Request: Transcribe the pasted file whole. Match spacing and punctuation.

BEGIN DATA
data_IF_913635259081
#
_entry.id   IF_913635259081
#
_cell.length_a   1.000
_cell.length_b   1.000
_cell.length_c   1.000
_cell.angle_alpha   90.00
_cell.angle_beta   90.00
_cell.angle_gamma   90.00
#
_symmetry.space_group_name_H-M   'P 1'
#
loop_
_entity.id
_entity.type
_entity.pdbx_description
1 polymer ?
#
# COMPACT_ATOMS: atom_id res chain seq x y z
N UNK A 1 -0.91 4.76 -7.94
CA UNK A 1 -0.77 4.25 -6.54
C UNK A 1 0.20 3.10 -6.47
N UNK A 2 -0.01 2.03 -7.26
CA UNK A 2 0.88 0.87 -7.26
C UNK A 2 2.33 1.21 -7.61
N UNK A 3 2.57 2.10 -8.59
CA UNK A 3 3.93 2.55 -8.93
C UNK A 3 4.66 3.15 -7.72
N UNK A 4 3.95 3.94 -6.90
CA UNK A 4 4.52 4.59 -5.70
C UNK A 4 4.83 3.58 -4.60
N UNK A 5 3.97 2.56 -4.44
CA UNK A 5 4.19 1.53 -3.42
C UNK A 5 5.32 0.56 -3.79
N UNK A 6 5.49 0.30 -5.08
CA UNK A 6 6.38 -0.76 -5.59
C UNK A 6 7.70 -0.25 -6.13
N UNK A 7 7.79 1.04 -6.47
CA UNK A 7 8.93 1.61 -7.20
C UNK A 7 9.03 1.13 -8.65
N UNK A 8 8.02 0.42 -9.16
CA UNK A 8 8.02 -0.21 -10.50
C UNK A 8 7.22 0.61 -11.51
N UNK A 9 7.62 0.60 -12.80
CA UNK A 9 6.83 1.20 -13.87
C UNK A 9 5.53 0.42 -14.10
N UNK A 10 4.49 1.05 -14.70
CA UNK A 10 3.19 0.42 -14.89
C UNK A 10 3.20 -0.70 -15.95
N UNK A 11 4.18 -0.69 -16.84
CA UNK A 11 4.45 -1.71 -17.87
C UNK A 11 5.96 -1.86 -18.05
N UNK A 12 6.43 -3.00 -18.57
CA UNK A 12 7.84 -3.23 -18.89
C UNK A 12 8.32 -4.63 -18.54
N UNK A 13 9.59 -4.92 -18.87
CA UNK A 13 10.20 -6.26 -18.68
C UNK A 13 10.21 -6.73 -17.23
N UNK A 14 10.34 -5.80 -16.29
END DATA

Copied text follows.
data_IF_913635259081
#
_entry.id   IF_913635259081
#
_cell.length_a   1.000
_cell.length_b   1.000
_cell.length_c   1.000
_cell.angle_alpha   90.00
_cell.angle_beta   90.00
_cell.angle_gamma   90.00
#
_symmetry.space_group_name_H-M   'P 1'
#
loop_
_entity.id
_entity.type
_entity.pdbx_description
1 polymer ?
#
# COMPACT_ATOMS: atom_id res chain seq x y z
N UNK A 1 -0.91 4.76 -7.94
CA UNK A 1 -0.77 4.25 -6.54
C UNK A 1 0.20 3.10 -6.47
N UNK A 2 -0.01 2.03 -7.26
CA UNK A 2 0.88 0.87 -7.26
C UNK A 2 2.33 1.21 -7.61
N UNK A 3 2.57 2.10 -8.59
CA UNK A 3 3.93 2.55 -8.93
C UNK A 3 4.66 3.15 -7.72
N UNK A 4 3.95 3.94 -6.90
CA UNK A 4 4.52 4.59 -5.70
C UNK A 4 4.83 3.58 -4.60
N UNK A 5 3.97 2.56 -4.44
CA UNK A 5 4.19 1.53 -3.42
C UNK A 5 5.32 0.56 -3.79
N UNK A 6 5.49 0.30 -5.08
CA UNK A 6 6.38 -0.76 -5.59
C UNK A 6 7.70 -0.25 -6.13
N UNK A 7 7.79 1.04 -6.47
CA UNK A 7 8.93 1.61 -7.20
C UNK A 7 9.03 1.13 -8.65
N UNK A 8 8.02 0.42 -9.16
CA UNK A 8 8.02 -0.21 -10.50
C UNK A 8 7.22 0.61 -11.51
N UNK A 9 7.62 0.60 -12.80
CA UNK A 9 6.83 1.20 -13.87
C UNK A 9 5.53 0.42 -14.10
N UNK A 10 4.49 1.05 -14.70
CA UNK A 10 3.19 0.42 -14.89
C UNK A 10 3.20 -0.70 -15.95
N UNK A 11 4.18 -0.69 -16.84
CA UNK A 11 4.45 -1.71 -17.87
C UNK A 11 5.96 -1.86 -18.05
N UNK A 12 6.43 -3.00 -18.57
CA UNK A 12 7.84 -3.23 -18.89
C UNK A 12 8.32 -4.63 -18.54
N UNK A 13 9.59 -4.92 -18.87
CA UNK A 13 10.20 -6.26 -18.68
C UNK A 13 10.21 -6.73 -17.23
N UNK A 14 10.34 -5.80 -16.29